*It is generally bad taste to call/email people and ask why they haven't friended you or accepted your friend request. It is also bad taste to ask their spouse/SO or other friends if they know why you haven't friended them.

Usage:

*If you do not want to see millions of posts of quiz results/games or other FB applications, then learn how to hide these applications or person. Do not complain to this person or to other people that this person posts "too many quizes/games".

*Also, if you do not want to recieve quiz/game/application invites, then adjust your privacy settings so that you do not recieve them.


Wall Posts:

*Be aware that anything you post to the Wall can be read by everyone on your friend list unless you restrict it. be causous when posting or have what seems to be a private conversation on your Wall.

Game/quiz/application invites:

*You may want to only send invites to people on your list who you know would enjoy them.

*Do not be offended if you send people hearts/smiles/flowers/whatever and they don't post it. As mentioned above, everyone uses FB differently and they may not want too much "cutsie" stuff on their Wall.


Finally, yes FB is a fun, easy way to keep in contact with friends/family. Don't make it your only interaction with them though.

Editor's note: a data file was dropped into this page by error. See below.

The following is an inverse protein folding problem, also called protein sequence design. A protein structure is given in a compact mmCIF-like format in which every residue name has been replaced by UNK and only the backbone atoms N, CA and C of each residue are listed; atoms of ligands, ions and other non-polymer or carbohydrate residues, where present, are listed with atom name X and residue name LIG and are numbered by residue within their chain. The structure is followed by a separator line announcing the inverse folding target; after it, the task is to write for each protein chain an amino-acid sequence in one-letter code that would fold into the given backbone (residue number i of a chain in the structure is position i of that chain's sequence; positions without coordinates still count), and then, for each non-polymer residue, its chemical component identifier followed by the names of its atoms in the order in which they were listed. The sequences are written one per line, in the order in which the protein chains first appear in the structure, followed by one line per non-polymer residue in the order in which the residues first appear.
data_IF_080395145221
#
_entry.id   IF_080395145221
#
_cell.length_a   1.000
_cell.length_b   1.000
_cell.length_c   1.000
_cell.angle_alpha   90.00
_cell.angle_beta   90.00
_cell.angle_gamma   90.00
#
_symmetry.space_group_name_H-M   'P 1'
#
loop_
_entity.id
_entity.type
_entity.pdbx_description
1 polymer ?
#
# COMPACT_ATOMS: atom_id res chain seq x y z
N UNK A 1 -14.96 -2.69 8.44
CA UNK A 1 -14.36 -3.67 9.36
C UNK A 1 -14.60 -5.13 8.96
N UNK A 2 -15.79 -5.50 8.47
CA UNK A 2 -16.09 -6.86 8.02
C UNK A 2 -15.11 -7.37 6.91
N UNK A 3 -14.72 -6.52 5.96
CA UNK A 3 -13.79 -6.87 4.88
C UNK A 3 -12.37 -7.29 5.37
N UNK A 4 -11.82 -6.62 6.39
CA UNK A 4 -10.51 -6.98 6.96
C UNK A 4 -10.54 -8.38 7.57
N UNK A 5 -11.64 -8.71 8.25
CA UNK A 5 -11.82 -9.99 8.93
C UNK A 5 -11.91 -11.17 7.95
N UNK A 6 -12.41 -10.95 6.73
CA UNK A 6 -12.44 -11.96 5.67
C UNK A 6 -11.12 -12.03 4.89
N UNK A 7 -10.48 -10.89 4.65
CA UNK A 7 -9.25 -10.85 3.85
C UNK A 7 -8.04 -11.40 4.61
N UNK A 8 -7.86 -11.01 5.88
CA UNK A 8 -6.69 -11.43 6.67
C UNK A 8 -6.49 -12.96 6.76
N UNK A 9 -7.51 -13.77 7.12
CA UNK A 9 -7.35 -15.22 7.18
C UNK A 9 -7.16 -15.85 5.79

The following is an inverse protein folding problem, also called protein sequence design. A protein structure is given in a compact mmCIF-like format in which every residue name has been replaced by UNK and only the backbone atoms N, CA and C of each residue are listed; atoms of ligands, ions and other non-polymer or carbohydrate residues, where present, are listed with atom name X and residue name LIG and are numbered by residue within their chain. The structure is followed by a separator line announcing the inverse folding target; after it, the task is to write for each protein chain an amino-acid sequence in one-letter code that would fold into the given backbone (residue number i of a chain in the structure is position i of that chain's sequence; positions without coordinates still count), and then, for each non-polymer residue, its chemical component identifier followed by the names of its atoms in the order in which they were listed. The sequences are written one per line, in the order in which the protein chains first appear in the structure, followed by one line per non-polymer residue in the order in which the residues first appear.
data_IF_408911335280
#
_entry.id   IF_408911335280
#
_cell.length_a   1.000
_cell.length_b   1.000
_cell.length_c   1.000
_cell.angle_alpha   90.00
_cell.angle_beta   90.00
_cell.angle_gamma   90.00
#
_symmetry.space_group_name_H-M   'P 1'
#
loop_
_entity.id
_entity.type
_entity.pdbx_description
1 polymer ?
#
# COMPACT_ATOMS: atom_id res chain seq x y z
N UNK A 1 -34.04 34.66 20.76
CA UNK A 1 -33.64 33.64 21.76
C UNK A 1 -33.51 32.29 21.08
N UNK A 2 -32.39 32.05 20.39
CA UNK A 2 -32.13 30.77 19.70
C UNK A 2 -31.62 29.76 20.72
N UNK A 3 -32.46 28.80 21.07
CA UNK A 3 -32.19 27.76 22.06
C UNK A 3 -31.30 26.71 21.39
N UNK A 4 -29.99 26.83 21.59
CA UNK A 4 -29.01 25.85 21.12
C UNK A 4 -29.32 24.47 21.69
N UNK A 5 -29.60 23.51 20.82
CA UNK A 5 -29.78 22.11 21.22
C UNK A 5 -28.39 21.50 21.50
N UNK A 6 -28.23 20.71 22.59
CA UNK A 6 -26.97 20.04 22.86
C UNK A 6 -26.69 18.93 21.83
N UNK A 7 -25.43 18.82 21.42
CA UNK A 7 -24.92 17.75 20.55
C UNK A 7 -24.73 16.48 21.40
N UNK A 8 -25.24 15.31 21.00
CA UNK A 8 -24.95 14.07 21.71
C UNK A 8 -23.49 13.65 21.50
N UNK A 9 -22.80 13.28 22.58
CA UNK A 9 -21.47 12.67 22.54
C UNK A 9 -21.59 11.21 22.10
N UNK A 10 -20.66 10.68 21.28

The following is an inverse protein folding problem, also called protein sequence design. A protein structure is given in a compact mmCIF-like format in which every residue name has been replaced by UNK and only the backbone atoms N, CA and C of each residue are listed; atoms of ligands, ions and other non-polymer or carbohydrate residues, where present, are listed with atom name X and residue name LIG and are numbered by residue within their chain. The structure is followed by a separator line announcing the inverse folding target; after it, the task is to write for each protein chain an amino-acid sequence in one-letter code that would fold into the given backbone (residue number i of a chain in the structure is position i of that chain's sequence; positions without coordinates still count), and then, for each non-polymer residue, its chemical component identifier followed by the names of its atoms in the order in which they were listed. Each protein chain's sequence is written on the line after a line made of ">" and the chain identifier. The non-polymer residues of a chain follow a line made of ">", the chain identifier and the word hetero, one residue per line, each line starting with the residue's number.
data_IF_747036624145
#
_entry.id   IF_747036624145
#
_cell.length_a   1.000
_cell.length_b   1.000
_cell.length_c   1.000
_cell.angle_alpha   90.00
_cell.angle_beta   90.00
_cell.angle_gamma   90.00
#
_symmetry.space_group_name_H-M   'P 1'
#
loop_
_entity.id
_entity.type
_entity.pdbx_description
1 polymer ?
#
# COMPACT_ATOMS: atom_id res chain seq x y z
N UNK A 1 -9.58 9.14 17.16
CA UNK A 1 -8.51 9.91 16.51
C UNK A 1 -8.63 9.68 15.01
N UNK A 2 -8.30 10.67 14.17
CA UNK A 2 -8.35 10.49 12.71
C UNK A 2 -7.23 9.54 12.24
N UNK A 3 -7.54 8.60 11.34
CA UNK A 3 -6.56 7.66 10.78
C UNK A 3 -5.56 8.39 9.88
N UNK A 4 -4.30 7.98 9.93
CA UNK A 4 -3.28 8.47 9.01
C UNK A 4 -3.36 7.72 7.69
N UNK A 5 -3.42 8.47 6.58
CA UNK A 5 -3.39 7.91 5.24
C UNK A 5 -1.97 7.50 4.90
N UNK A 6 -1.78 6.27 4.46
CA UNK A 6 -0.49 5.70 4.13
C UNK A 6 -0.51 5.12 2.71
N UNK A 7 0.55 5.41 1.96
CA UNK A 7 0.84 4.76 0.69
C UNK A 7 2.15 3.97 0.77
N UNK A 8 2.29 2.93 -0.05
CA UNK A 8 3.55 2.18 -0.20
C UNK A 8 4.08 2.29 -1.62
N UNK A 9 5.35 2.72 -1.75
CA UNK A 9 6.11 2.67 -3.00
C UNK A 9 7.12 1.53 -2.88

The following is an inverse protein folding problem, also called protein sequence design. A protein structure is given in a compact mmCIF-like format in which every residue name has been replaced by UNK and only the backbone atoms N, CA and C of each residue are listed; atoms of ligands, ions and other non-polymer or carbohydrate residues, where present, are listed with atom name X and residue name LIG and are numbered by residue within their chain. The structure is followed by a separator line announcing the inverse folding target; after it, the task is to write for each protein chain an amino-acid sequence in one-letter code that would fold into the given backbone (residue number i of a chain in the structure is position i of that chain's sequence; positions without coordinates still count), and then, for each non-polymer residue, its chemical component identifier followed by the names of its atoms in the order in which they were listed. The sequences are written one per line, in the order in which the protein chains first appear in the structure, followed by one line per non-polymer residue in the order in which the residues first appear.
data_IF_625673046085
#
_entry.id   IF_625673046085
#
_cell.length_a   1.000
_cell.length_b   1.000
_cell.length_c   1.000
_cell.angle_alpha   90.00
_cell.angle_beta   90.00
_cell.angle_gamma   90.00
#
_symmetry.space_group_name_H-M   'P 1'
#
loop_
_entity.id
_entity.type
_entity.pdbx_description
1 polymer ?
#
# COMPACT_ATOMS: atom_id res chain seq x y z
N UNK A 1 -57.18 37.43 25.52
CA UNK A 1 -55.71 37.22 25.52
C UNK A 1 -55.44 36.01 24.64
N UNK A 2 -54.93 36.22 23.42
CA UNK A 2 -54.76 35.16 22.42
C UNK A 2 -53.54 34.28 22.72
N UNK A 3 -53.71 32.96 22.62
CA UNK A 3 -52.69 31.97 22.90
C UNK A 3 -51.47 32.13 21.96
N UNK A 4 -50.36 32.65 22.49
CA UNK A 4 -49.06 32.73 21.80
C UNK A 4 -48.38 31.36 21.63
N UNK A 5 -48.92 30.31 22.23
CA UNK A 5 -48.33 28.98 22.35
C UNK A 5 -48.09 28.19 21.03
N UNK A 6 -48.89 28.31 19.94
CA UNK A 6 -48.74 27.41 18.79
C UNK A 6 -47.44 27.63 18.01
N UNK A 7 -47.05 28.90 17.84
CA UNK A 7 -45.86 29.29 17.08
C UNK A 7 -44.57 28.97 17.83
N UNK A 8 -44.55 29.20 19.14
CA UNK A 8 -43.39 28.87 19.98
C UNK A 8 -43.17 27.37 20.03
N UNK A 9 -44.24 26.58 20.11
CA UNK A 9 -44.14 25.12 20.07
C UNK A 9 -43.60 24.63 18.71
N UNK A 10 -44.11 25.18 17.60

ginlyn
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AmethystAnne

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Re: Facebook Etiquette
« Reply #7 on: December 22, 2009, 02:16:00 PM »
Is it rude to not join Facebook if a non-participating person gets 2 invitations?

hobish

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Re: Facebook Etiquette
« Reply #8 on: December 22, 2009, 02:52:05 PM »
Is it rude to not join Facebook if a non-participating person gets 2 invitations?

I'm going to say no; no one is required by any etiquette rule to join Facebook for any reason.

Spin-off question ... is it rude to continually send someone Facebook invitations/friend requests after that someone has already said they aren't on Facebook? I've got seven from the same person over the span of three weeks. It's getting on my nerves. It's already bad enough that i no longer email this person because her netiquette is atrocious, now this.